The Power of Three Notes

Skill Building Guitar Course from Horace Bray

As guitarists, we tend to memorize shapes without ever really knowing why. The goal of this course is to provide guitarists with the fundamentals to “see” the skeletal structure of the chords and scales they already know, in order to unlock new shapes and sounds. Horace Bray delivers an all-encompassing course on triads; one of the cornerstones of unlocking melody and harmony across the neck.

41 Lessons

Complete course with step-by-step lessons and practice examples.

Multi-Camera

Course filmed with 6 cameras for the perfect angles.

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Tabs & Info

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Full Course Breakdown

Horace offers a fresh approach for becoming a more cerebral guitarist. We will learn the basic open and closed triad shapes, discover how to use them together to “push and pull” the harmony, and give examples on how to create new 3 note clusters to describe more modern sounds.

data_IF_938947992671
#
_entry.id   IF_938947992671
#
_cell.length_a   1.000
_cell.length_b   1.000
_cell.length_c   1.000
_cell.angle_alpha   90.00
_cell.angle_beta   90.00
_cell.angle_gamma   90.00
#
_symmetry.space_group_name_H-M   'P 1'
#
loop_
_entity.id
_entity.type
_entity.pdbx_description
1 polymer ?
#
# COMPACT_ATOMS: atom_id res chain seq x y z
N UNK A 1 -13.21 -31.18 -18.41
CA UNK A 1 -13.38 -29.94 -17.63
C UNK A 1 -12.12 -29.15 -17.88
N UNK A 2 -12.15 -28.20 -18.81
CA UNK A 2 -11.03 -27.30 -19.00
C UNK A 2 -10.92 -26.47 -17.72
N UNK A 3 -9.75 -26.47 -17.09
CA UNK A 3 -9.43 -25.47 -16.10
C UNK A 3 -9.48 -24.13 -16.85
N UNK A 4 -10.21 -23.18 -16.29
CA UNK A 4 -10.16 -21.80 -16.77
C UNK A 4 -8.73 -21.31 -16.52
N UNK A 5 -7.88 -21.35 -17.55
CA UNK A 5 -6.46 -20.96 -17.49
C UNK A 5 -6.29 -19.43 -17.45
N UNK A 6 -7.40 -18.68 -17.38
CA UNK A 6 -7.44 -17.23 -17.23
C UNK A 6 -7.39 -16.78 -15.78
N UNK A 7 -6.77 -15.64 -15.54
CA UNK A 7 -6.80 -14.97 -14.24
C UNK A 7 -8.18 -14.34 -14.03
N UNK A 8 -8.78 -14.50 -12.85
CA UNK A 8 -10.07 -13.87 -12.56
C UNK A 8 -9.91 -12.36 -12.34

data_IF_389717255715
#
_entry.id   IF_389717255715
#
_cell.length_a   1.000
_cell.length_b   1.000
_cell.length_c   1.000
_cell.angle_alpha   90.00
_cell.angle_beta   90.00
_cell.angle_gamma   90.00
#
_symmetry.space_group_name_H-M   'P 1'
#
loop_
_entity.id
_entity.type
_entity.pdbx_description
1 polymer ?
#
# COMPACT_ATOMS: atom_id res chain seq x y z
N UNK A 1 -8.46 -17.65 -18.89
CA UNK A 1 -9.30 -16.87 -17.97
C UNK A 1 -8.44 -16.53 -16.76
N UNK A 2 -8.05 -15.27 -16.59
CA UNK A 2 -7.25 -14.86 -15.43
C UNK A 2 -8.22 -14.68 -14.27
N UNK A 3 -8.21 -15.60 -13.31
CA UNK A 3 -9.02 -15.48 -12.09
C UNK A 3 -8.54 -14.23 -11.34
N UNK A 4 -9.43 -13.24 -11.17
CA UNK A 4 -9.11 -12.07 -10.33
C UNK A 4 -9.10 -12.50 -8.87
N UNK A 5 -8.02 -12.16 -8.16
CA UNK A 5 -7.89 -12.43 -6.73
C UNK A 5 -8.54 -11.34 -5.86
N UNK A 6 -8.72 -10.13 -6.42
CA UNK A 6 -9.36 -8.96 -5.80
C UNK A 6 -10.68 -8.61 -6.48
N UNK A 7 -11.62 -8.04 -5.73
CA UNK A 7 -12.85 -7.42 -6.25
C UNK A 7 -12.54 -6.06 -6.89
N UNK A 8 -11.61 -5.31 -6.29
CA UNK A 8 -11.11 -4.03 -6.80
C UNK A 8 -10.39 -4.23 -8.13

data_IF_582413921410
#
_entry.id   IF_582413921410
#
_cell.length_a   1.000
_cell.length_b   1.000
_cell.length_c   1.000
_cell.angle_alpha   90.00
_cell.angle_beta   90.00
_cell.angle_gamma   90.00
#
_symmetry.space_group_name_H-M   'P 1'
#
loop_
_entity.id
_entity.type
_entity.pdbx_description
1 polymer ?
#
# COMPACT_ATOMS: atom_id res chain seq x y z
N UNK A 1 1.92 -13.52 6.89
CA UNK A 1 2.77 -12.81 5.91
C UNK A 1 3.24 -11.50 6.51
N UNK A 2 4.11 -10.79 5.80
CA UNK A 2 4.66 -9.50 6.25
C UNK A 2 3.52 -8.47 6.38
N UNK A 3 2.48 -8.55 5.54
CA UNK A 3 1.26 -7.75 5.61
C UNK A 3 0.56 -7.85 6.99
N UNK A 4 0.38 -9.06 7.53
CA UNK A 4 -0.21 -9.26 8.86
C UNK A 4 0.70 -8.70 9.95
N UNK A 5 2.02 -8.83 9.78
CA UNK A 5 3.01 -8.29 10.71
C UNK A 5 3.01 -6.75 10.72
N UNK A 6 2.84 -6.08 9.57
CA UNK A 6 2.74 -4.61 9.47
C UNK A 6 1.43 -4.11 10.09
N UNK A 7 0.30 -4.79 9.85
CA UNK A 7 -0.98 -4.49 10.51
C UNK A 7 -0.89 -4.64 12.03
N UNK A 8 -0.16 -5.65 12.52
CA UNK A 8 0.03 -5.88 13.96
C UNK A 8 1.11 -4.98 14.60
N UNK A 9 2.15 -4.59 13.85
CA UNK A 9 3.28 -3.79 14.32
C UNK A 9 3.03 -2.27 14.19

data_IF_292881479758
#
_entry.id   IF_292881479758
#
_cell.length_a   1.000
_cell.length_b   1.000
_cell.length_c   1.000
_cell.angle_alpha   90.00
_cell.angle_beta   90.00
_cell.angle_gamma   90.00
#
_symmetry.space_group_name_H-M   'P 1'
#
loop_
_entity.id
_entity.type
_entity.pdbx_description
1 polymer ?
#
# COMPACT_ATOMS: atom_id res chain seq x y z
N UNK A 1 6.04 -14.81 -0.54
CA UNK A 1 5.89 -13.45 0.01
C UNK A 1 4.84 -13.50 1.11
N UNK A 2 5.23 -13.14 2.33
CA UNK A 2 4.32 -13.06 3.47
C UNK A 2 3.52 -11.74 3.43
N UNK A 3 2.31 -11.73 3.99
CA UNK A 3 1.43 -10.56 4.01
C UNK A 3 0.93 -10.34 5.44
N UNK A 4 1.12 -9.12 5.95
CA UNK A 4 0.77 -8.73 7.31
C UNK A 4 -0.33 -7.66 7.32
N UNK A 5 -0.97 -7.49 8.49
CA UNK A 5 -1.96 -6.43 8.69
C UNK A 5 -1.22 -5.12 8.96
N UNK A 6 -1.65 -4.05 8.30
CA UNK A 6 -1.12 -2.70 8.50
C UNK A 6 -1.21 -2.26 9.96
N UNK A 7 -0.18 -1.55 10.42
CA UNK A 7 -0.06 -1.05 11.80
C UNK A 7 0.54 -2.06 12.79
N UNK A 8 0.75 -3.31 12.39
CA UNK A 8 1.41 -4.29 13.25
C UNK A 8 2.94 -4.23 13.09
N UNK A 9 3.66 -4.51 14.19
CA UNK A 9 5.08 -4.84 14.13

Begin the Course
1

The Power of Three Notes Introduction

As guitarists, we tend to memorize shapes without ever really knowing why. The goal of this course is to provide guitarists with the fundamentals to “see” the skeletal structure of the chords and scales they already know, in order to unlock new shapes and sounds. Horace Bray delivers an all-encompassing course on triads; one of the cornerstones of unlocking melody and harmony across the neck.

1:48 Runtime

0.0 Difficulty

2

Closed G Major Triads for Bottom Strings

Horace gets right to it teaching closed G major triads in all three inversions. You start by focusing on the 6th, 5th and 4th string groupings. These shapes will form the basis moving forward.

5:03 Runtime

2.0 Difficulty

3

Closed G Major Triads for Middle Strings (5-3)

Horace continues his teaching on the closed G Major triads. Just like the previous lesson, you will learn these shapes for root, 1st and 3rd position. These triads will be on the 5th, 4th and 3rd string group.

3:29 Runtime

2.5 Difficulty

4

Closed G Major Triads for Middle Strings (4-2)